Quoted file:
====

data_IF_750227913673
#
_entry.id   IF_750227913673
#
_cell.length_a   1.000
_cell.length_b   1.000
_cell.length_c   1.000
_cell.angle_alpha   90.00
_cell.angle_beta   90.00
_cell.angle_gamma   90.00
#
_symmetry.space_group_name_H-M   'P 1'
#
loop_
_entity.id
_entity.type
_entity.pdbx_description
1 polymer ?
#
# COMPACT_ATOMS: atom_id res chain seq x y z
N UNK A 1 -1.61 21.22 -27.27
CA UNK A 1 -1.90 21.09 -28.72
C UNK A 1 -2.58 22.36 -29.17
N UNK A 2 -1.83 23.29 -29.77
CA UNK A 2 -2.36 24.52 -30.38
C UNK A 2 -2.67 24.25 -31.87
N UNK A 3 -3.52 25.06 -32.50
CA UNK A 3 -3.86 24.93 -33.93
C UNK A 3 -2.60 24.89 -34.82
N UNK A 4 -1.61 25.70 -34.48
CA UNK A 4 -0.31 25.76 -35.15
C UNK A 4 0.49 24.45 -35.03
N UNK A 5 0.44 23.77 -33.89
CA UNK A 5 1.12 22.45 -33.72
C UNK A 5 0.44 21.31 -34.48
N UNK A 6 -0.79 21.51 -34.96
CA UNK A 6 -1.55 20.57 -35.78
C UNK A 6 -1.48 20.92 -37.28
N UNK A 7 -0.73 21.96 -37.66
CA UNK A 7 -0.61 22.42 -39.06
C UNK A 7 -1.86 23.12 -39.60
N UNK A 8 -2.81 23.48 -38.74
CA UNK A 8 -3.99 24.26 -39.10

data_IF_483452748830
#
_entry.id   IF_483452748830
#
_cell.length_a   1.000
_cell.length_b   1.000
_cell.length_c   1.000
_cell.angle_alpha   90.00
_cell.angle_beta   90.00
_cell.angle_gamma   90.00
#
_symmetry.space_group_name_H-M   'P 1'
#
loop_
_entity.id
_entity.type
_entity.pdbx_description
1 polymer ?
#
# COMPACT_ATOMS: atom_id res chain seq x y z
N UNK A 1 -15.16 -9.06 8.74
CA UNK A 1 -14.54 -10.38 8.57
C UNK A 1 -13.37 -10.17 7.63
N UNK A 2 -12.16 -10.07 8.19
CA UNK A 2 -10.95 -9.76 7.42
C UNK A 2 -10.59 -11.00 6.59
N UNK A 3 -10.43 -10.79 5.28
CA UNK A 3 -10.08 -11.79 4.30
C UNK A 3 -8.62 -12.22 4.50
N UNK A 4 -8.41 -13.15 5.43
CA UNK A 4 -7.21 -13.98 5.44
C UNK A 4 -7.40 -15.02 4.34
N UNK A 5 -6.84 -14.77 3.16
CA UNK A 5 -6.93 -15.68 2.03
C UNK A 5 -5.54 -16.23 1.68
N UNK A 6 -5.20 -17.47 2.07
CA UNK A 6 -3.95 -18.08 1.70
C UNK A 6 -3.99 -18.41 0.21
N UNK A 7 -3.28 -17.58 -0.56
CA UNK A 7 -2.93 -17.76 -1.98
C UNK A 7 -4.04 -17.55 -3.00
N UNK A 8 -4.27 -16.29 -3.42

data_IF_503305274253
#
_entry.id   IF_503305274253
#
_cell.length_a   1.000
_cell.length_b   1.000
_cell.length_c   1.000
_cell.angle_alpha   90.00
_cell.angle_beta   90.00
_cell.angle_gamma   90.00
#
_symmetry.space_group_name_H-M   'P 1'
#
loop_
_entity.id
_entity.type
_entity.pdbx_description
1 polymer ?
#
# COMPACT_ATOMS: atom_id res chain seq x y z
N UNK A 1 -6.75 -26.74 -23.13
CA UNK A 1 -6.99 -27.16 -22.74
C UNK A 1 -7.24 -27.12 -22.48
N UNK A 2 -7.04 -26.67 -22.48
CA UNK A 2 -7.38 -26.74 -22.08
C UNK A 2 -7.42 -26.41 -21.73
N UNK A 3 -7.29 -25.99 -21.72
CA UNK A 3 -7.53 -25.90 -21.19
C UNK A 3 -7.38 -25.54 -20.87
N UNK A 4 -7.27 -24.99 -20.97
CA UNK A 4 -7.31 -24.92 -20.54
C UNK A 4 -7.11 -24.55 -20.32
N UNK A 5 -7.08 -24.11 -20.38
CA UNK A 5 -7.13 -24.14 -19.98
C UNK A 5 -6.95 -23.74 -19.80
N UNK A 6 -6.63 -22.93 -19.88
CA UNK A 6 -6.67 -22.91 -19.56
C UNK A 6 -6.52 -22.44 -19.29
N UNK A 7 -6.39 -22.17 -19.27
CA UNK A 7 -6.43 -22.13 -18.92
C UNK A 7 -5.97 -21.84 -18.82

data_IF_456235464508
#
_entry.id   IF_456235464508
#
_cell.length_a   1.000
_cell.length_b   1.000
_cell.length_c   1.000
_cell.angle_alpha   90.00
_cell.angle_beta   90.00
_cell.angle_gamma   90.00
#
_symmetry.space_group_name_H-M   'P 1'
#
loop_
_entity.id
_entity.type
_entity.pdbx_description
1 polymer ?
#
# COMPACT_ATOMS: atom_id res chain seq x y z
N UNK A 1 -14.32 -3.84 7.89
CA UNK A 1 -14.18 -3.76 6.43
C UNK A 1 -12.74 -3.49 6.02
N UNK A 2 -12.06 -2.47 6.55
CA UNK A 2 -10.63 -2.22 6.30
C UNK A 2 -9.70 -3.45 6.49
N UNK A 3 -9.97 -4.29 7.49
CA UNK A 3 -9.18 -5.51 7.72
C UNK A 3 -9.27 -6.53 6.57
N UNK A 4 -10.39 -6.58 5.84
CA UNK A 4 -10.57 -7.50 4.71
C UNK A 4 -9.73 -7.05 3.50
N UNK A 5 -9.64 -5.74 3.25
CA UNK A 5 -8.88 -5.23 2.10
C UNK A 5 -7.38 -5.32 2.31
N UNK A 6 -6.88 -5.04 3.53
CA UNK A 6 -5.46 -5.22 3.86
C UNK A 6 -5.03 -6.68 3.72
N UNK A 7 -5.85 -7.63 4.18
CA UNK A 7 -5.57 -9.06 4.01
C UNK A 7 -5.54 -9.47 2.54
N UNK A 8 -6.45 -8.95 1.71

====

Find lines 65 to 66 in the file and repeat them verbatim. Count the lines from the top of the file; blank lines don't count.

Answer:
CA UNK A 1 -14.54 -10.38 8.57
C UNK A 1 -13.37 -10.17 7.63